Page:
G. J. A. O’Toole, Honorable Treachery: A History of US Intelligence, Espionage, and Covert Action from the American Revolution to the CIA (New York, 1991).
Flinders Petrie, Ancient Gaza I. Tell el Ajjul. British School of Archaeology in Egypt, 53 (London, 1931).
Flinders Petrie, Ancient Gaza II. Tell el Ajjul. British School of Archaeology in Egypt, 54 (London, 1932).
Flinders Petrie, Ancient Gaza III. Tell el Ajjul. British School of Archaeology in Egypt, 55 (London, 1932).
Flinders Petrie, Ancient Gaza IV. Tell el Ajjul. British School of Archaeology in Egypt, 56 (London, 1934)
David Price, “Anthropologists as Spies,” The Nation 271:16 (Nov 20, 2000): 24-27.
David Price, “Cloak & Trowel,” Archaeology 56:5 (Sept/Oct 2003): 30.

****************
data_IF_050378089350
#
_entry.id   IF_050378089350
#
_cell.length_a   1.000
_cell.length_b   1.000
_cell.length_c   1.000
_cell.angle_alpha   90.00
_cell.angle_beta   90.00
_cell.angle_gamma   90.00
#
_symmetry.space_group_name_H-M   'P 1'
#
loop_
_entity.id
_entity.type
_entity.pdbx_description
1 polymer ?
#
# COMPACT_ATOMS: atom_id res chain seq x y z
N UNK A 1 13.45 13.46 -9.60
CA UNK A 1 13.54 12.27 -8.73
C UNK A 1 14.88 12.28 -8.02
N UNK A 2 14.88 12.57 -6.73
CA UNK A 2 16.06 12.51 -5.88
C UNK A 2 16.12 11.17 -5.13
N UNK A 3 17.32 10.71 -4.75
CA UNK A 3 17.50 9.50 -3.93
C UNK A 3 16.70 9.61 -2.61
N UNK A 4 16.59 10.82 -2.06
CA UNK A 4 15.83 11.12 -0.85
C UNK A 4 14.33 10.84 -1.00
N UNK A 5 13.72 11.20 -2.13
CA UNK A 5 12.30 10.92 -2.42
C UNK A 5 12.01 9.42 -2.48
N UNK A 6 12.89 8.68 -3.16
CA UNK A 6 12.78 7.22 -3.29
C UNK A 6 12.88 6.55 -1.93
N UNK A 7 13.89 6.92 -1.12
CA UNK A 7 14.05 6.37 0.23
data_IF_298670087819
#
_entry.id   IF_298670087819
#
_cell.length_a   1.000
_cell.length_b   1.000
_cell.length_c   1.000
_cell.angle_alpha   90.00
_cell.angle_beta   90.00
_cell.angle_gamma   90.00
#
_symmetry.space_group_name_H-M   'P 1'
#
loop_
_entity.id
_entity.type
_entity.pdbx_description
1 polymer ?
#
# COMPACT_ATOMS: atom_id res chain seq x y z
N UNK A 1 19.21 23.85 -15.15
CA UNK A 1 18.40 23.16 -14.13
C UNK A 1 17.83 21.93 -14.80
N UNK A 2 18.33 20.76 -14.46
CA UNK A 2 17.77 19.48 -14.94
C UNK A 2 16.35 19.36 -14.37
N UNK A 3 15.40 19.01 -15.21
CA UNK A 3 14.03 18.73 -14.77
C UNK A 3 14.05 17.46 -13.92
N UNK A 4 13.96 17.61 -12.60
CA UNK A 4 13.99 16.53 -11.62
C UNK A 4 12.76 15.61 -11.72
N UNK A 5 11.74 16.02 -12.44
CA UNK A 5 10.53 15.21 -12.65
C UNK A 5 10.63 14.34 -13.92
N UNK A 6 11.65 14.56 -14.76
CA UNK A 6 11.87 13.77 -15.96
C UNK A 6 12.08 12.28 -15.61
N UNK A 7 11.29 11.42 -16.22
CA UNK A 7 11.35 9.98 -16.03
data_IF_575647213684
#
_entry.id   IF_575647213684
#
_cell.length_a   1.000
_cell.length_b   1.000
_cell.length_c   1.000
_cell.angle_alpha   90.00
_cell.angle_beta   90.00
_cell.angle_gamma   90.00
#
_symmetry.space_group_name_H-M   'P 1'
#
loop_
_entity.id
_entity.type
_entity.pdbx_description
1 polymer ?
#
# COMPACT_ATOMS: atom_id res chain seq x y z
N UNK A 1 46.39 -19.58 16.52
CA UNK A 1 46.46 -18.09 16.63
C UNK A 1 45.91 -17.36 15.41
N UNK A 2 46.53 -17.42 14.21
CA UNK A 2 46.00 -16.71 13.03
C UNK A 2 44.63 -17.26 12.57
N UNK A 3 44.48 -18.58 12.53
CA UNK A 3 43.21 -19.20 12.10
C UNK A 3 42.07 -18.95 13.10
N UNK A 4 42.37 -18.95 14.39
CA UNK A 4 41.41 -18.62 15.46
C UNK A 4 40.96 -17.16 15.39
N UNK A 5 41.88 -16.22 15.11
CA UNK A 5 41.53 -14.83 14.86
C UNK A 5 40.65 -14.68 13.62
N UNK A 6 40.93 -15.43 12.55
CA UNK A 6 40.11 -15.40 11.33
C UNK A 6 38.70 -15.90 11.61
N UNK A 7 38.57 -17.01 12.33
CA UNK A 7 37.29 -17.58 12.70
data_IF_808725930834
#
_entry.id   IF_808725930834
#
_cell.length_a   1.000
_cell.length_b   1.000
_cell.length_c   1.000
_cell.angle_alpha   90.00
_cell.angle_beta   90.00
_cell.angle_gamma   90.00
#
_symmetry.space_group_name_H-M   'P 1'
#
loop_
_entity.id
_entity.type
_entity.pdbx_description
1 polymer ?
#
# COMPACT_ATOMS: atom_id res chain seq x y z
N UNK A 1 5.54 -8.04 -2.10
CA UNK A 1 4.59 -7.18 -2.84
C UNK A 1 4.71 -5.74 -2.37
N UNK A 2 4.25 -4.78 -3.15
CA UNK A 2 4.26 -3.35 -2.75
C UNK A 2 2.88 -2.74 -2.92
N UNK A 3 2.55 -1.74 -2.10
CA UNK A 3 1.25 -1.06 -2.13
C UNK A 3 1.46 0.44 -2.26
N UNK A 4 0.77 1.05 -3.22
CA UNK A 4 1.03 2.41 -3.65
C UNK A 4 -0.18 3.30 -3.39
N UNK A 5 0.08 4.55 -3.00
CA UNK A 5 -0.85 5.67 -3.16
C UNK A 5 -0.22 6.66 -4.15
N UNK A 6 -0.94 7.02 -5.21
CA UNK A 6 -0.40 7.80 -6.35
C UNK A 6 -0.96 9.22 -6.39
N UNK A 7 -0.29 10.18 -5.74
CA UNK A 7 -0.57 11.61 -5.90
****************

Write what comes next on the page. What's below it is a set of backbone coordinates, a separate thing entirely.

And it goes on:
David Price, Anthropological Intelligence: The Deployment and Neglect of American Anthropology in the Second World War (Durham, N. C., 2008).
Paul Rich, “Introduction,” in Arab War Lords and Iraqi Stargazers, Gertrude Bell’s The Arab of Mesopotamia, Second edition, ed., Paul Rich (New York, 2001).
John M. Tidd, “From Revolution to Reform: A Brief History of U.S. Intelligence,” The SAIS Review of International Affairs 28:1 (2008): 5-24.
Jeremy Wilson, Lawrence of Arabia: The Authorized Biography of T. E. Lawrence (New York, 1990).
H. V. F. Winstone, Gertrude Bell, (London, 1978).
C. Leonard Woolley and T. E. Lawrence, The Wilderness of Zin (London, 1914).